Key Things to Know About Commercial Roof Flashings

Commercial Roof Flashing

If you’re an owner of a commercial property, roof flashings are something that may not cross your mind often. However, they play an essential role in the roof system and building’s overall structure and safety. There are many types of roof flashings and flashing materials on the market today for various applications. Here are some key things every commercial building owner should know about roof flashing in detail.

What is Flashing on a Roof?

Flashing is a technique used to direct water flowing from the roof cavity, gutters, and downpipes away from vulnerable areas of the building. Roof flashings are a critical component of your commercial roofing system. They seal connecting points where exhausts, vents, and appliances meet the shingles to prevent leaks. These minor leaks can add up over time, so ensure you know what type of flashing each section uses. Flashings are most commonly located at roof penetrations such as windows and vents. They are also used when there is a difference in heights or levels or a change in direction.

What is commercial roof flashing made of?

Commercial roof flashing can be made of plastic, rubber, PVC, TPO, aluminum, copper, lead, or galvanized steel materials. Plastic and rubber roof flashings are great for repelling water. PVC offers the benefit of durability, making it a good fit in industrial settings where other materials may not last as long due to their high pH environments like on ships or chemical plants.

  • Plastic and rubber roof flashings excel at repelling water.
  • PVC roof flashings are durable, ideal for industrial settings exposed to high pH environments.
  • Aluminum roof flashings are cost-effective and easy to install but can rust when in contact with alkaline materials.
  • Galvanized steel flashings are affordable but less durable.
  • Copper roof flashing with lead coating pairs well with solar panel components for enhanced reliability.
  • Lead roof flashings are preferred for their longevity and flexibility.

Types of Commercial Roof Flashings

Ridge Flashing

Ridge flashing is a type of roof flashing used to prevent water from running inside between the roof and the ceiling. It is typically found on dually sloped roofs where the roof has a steeper slope.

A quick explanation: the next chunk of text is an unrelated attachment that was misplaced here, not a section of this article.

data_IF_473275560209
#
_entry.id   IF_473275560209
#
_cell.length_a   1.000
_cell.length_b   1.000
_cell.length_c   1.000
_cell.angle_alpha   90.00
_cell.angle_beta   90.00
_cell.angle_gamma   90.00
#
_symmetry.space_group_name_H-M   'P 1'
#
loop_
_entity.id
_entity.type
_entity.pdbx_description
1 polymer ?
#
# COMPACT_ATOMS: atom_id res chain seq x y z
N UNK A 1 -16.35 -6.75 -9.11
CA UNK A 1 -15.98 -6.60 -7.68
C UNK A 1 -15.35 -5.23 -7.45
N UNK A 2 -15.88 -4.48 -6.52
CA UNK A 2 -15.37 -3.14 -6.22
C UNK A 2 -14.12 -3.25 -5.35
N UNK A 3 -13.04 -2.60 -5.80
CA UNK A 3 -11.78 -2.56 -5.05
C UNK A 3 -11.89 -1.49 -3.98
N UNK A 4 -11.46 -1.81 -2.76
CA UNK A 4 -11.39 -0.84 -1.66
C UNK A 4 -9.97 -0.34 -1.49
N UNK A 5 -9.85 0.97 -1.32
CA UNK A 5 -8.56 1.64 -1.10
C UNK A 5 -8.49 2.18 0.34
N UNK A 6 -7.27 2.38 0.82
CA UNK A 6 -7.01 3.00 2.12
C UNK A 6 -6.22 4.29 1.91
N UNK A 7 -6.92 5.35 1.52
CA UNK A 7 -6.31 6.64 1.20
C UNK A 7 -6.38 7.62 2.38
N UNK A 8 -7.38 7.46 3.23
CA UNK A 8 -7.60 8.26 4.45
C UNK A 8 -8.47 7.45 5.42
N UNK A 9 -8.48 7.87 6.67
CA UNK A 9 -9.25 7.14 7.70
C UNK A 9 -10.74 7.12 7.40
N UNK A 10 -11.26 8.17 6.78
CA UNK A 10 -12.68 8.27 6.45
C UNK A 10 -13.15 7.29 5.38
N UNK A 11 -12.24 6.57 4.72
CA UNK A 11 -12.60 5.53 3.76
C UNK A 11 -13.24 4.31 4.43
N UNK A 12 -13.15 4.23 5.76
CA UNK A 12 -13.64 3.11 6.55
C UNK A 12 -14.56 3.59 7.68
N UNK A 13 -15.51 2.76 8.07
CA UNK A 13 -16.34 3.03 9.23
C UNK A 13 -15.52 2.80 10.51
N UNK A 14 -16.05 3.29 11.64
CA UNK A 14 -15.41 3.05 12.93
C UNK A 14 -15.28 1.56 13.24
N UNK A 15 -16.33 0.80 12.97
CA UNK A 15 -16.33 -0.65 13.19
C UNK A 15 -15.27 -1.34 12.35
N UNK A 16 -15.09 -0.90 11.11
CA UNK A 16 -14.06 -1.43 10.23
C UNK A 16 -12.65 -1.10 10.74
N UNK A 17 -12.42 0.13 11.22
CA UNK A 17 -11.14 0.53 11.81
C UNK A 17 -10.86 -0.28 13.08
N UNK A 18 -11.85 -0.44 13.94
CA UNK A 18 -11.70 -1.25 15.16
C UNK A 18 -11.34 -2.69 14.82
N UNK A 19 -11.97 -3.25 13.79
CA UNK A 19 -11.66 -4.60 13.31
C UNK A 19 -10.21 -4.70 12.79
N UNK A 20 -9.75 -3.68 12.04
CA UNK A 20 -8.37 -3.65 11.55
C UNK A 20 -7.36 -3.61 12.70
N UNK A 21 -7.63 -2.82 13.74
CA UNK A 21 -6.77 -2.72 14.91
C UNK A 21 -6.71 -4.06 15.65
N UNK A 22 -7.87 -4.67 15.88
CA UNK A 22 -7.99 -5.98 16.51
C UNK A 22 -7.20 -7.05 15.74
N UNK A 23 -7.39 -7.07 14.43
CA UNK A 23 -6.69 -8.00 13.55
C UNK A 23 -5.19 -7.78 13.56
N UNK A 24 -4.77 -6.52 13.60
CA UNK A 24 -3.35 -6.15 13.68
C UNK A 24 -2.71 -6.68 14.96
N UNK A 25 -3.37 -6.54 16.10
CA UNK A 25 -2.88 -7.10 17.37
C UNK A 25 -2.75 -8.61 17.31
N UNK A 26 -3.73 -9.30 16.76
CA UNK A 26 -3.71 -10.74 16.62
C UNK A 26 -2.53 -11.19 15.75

Corner Flashing

Corner flashing is put on the outside end of the roof, where it meets an outer wall. It keeps water from getting into the space between the roof and walls.

Inverted Corner Flashing

Inverted flashing is used at corners where a wall meets a roof. It’s used to seal the gap between the structure and the wall.

Eaves Roof Flashing

Eaves flashing is a type of metal flashing that creates a waterproof seal and protects the framing of a roof from moisture.

Saddle Roof Flashing

Saddle flashing is installed for beams piercing external walls, railing attachment, and cantilevered joists. Saddle flashing protects against water penetration from snowmelt and ice dams.

Vent Pipe Flashing

Vent pipe flashing is a ring of metal flashing with an opening to allow the vent pipe to pass through it. The flashing is placed around the vent pipe so that water cannot get between the pipe and the roof.

Other Types of Roof Flashing

Counter Flashing

Counter flashing, also known as cap flashing, is designed to prevent water from entering behind the vertical flange of the headwall or sidewall flashing. Often used in conjunction with base flashing, it’s essential for proper installation.

Apron Flashing

This type of flashing is used where a sloped roof meets a vertical surface, like a wall or chimney. It directs water away from the vertical surface and onto the roof.

Valley Flashing

Installed in the valleys of the roof where two sloping roofs meet, valley flashing ensures water flows off the roof and into the gutters.

Step Flashing

Used where the roof meets a vertical wall, step flashing consists of multiple pieces that overlap each other in a “step” pattern.

Kickout Flashing

This is a special type of flashing designed to direct water away from the wall and into the gutter, especially when a roof edge meets a sidewall.

Continuous Flashing

As the name suggests, this is a single long piece of flashing, often used instead of step flashing.

Why do you need flashing for your commercial building’s roof?

When sealants are available for waterproofing, many wonder why they need flashing for their commercial roof.
Here are different benefits of installing roof flashing on your commercial building. 

Weather Protection

Flashing is an essential component that prevents damage to your roof from rain and wind. Without it, you’re putting yourself at risk for leaks during winter when the temperature drops below freezing point or summertime heat waves which can lead to further expenses.

Increased Property Value

Water damage can ruin any building, but it’s especially bad for structures that are used in commercial settings. The fear of having their business disrupted by water-soaked carpets or ceilings can take potential clients away. With roof flashing, you are adding protection to your roof against leaking. So you can price your property higher for a greater property value.

Appealing Roof

Flashing makes your commercial building’s roof look polished and aesthetically appealing. Adding flashing to the roofs of buildings is an effective, affordable way of making them more visually pleasing for clients and customers. 

Get Commercial Roof Flashing Installed for Your Building

If you’re looking for a roofing contractor to install commercial roof flashing, we can help. Our experts will be on-site and work quickly to ensure your project is completed as soon as possible without sacrificing quality. Contact us today at (423) 318 – 2196 if you need any more information!

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